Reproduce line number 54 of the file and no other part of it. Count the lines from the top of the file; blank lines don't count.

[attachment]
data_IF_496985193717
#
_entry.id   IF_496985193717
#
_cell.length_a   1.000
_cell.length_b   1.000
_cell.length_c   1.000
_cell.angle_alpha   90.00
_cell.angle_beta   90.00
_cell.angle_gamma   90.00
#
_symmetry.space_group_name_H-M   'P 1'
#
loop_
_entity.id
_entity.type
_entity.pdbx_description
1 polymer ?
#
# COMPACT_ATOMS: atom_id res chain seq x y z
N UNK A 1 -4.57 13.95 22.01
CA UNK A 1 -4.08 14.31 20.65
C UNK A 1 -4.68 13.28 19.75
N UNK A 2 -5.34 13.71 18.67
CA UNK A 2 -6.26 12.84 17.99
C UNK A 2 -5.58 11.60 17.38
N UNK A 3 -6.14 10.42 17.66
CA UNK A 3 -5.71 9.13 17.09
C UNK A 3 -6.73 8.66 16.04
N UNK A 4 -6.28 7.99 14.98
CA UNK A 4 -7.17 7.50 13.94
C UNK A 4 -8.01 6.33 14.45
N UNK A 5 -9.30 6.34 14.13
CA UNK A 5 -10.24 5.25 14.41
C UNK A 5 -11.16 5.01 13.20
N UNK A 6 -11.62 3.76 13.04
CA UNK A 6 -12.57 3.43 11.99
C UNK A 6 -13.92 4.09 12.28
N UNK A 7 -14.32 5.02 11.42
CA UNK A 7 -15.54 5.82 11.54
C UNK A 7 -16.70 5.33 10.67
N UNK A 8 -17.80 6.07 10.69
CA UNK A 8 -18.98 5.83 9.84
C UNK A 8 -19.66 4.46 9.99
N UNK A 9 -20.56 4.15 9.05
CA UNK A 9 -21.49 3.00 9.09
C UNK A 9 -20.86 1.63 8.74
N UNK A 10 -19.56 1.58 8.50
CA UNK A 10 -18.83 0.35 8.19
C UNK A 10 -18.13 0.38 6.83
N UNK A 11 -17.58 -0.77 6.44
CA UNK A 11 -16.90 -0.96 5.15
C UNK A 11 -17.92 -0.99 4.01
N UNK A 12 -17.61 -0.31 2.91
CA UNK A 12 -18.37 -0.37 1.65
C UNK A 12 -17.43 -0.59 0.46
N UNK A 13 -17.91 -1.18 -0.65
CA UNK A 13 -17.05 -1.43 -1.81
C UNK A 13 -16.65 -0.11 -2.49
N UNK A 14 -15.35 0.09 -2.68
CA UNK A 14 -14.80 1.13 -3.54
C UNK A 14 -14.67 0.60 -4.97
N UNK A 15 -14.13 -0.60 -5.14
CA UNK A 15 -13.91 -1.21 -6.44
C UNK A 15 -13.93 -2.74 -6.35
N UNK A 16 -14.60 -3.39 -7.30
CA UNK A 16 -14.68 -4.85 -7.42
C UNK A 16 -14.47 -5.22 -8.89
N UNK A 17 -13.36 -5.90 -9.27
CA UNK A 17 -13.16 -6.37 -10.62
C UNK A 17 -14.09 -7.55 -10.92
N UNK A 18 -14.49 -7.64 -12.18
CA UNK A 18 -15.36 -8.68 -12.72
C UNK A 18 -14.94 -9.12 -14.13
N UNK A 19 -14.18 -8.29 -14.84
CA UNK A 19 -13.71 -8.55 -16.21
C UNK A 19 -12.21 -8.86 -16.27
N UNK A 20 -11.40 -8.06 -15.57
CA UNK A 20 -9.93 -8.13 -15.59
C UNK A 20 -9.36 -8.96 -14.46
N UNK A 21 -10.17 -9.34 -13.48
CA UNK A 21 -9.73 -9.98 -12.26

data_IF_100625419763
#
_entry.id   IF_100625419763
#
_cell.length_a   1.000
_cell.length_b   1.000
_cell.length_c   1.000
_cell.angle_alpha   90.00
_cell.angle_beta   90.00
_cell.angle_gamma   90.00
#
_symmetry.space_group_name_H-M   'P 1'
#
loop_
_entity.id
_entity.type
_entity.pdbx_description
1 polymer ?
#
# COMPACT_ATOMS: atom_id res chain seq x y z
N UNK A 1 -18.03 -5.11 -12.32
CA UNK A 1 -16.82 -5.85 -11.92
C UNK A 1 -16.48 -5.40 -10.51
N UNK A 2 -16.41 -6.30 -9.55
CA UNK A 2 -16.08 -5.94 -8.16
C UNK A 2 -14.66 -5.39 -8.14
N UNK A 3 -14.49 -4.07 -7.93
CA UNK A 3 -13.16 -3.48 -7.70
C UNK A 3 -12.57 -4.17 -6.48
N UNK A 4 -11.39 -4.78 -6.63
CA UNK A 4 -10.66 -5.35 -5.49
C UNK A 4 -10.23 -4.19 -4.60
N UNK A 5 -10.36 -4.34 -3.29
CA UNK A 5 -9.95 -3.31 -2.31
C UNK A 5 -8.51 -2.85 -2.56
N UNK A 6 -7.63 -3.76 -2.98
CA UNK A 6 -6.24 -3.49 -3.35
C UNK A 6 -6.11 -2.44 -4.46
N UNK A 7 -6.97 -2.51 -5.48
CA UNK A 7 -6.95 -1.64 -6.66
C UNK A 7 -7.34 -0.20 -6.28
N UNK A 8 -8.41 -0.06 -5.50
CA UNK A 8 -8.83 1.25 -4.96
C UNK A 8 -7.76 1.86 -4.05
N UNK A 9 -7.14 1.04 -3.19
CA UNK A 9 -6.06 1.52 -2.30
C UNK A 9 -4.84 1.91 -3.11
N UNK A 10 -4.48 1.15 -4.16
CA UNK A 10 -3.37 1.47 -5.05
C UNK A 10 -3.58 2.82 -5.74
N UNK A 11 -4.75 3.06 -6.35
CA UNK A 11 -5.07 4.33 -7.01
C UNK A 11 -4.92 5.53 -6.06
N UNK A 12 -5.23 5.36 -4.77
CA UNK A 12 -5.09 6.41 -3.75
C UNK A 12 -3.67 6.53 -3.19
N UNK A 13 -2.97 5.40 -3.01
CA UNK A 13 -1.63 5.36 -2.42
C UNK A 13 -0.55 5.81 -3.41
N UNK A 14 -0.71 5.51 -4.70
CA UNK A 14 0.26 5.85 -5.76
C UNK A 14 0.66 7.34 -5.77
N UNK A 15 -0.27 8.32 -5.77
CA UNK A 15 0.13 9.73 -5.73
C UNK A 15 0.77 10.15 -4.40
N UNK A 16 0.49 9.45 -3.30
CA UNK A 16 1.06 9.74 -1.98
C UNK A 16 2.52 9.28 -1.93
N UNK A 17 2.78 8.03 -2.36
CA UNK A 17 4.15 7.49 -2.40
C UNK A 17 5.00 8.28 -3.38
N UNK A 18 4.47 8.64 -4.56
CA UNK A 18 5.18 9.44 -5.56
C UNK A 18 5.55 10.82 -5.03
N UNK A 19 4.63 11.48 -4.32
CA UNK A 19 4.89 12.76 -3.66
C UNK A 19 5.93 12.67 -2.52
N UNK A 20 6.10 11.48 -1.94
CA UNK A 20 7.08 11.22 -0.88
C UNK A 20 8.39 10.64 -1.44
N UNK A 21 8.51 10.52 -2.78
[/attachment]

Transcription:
N UNK A 12 -17.61 -0.31 2.91